Hogo(words explaining the teachings of Buddha)


Hogo(words explaining the teachings of Buddha)

calligraphy / Song Dynasty / China

By Xutang Zhiyu(1185-1269)

Place of production:China

Southern Song dynasty, 13th century

Ink on paper



National Treasure

This text was written by Xutang Zhiyu in his later years. He was one of the leading Chan Buddhist monks of the Southern Song dynasty in China. This poem was addressed to one of his disciples, a young man who came from Japan to learn under him; some parts of the poem seem intended to admonish the young man, instructing him to stop asking so many questions
In Japan, this sort of hanging scroll with calligraphy was often hung and appreciated at tea ceremonies. In the past, this work passed through the collections of many renowned tea masters, including Takeno Jo’o and Matsudaira Fumai, and it has been hung up in many famous tea rooms as an eminent work. As it moved from owner to owner, its mounting was changed to match the tastes of each time, and the piece was diligently cared for. However, even the most carefully cared for treasures can still meet with disaster.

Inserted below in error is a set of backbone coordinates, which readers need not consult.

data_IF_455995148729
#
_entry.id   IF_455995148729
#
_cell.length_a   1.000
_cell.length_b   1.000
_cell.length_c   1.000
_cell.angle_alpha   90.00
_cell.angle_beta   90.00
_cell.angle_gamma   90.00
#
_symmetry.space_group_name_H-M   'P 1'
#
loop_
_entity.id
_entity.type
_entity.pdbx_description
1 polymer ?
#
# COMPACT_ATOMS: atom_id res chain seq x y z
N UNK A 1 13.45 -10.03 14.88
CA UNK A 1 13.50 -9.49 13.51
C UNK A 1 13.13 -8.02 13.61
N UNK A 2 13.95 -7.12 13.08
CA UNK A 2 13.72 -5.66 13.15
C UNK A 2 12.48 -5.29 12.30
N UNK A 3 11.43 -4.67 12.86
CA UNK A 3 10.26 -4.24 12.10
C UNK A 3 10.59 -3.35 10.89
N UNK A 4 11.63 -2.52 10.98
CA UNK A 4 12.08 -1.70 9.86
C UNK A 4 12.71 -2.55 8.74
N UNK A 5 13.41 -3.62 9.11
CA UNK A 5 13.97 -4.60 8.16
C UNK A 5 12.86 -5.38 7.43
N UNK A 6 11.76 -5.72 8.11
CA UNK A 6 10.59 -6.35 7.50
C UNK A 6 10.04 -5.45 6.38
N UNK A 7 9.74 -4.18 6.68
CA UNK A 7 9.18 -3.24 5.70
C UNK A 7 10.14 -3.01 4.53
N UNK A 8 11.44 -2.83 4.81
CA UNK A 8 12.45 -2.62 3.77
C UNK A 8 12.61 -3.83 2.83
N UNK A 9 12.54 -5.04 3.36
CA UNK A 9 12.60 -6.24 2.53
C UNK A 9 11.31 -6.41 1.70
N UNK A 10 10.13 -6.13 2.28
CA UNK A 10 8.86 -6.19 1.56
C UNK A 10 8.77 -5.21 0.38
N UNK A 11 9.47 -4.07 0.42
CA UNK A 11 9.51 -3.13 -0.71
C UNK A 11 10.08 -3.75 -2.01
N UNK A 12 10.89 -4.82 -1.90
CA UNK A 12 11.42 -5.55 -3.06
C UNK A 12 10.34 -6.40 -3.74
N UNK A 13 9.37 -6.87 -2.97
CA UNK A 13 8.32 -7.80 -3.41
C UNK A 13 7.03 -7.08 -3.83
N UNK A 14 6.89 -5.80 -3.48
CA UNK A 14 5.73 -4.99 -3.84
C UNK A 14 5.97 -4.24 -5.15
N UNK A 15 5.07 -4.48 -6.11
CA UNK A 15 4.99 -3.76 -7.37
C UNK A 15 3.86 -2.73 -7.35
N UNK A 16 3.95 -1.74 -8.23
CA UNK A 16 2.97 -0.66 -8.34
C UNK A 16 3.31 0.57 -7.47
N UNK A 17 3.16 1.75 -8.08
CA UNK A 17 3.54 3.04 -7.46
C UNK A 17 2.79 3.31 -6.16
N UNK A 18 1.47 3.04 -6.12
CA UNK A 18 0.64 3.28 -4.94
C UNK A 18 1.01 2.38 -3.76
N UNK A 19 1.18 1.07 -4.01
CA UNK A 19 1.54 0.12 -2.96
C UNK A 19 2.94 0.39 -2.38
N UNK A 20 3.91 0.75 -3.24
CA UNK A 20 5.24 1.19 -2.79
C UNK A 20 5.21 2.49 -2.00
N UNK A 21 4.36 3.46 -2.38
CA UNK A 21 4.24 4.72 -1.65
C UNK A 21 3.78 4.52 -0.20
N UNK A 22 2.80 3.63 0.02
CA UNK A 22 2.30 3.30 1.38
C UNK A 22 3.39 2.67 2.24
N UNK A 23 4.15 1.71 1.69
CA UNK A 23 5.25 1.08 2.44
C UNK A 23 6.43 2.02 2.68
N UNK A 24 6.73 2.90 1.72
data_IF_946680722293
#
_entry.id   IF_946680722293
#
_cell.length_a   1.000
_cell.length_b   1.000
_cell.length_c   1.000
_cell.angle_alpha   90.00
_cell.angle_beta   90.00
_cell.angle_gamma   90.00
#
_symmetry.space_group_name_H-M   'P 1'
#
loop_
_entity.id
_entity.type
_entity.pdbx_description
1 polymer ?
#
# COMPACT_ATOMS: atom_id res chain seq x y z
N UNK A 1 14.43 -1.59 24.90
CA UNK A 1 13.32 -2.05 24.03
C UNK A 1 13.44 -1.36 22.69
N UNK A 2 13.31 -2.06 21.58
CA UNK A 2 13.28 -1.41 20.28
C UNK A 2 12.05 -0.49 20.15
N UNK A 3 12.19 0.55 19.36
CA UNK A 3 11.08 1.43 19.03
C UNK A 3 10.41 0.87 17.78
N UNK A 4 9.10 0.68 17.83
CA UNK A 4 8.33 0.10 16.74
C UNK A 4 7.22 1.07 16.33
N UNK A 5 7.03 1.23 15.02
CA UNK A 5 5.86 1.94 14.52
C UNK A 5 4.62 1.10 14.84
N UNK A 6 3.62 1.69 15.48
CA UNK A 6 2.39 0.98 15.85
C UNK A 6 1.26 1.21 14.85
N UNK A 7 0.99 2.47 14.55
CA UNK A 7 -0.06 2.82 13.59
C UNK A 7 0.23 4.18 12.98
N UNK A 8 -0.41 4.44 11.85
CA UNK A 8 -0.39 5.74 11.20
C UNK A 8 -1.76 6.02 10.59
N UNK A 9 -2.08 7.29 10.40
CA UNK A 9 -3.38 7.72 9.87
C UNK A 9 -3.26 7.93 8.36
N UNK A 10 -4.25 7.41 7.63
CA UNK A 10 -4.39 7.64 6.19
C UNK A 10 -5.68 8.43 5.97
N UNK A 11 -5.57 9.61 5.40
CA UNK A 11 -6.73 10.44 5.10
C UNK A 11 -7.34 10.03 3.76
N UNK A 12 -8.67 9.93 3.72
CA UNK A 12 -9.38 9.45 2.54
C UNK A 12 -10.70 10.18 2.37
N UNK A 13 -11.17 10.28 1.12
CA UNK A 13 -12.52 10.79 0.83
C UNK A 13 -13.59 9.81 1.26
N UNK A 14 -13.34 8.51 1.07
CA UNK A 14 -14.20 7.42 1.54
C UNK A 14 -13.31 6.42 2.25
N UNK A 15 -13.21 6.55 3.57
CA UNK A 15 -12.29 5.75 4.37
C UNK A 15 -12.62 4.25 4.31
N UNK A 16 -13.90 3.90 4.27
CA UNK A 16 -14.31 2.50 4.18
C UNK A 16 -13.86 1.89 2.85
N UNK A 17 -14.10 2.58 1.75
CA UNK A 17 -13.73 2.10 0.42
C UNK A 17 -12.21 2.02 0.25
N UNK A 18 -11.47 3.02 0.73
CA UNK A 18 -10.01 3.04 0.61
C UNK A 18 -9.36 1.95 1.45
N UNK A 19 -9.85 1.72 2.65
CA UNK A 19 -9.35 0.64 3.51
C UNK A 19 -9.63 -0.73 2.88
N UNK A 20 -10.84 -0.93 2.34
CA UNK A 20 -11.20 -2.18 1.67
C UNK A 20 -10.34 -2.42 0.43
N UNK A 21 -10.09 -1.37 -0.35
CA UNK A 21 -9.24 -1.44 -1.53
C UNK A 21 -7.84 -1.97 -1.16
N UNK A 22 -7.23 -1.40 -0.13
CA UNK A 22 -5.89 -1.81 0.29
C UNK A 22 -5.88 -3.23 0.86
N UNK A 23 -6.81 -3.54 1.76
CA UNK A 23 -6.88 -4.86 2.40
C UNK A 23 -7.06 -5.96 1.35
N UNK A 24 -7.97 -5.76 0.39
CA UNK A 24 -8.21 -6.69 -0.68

In the Edo era, in the early half of the 17th century, this calligraphy was in the possession of a merchant in Kyoto. One day, a servant who worked for the merchant shut himself in the warehouse and committed suicide. This work was kept in the warehouse at the time and it was mercilessly cut up in the fray. This is how it earned its odd name of “The Torn Xutang,” meaning the torn-up writing of Xutang Zhiyu.
The style of writing is quite unique, and while some characters appear to have been written playfully, others are written in perfect form. It would be interesting to imagine what type of person Xutang might have been by looking at his writing.

Related Works

Search items related to work chosen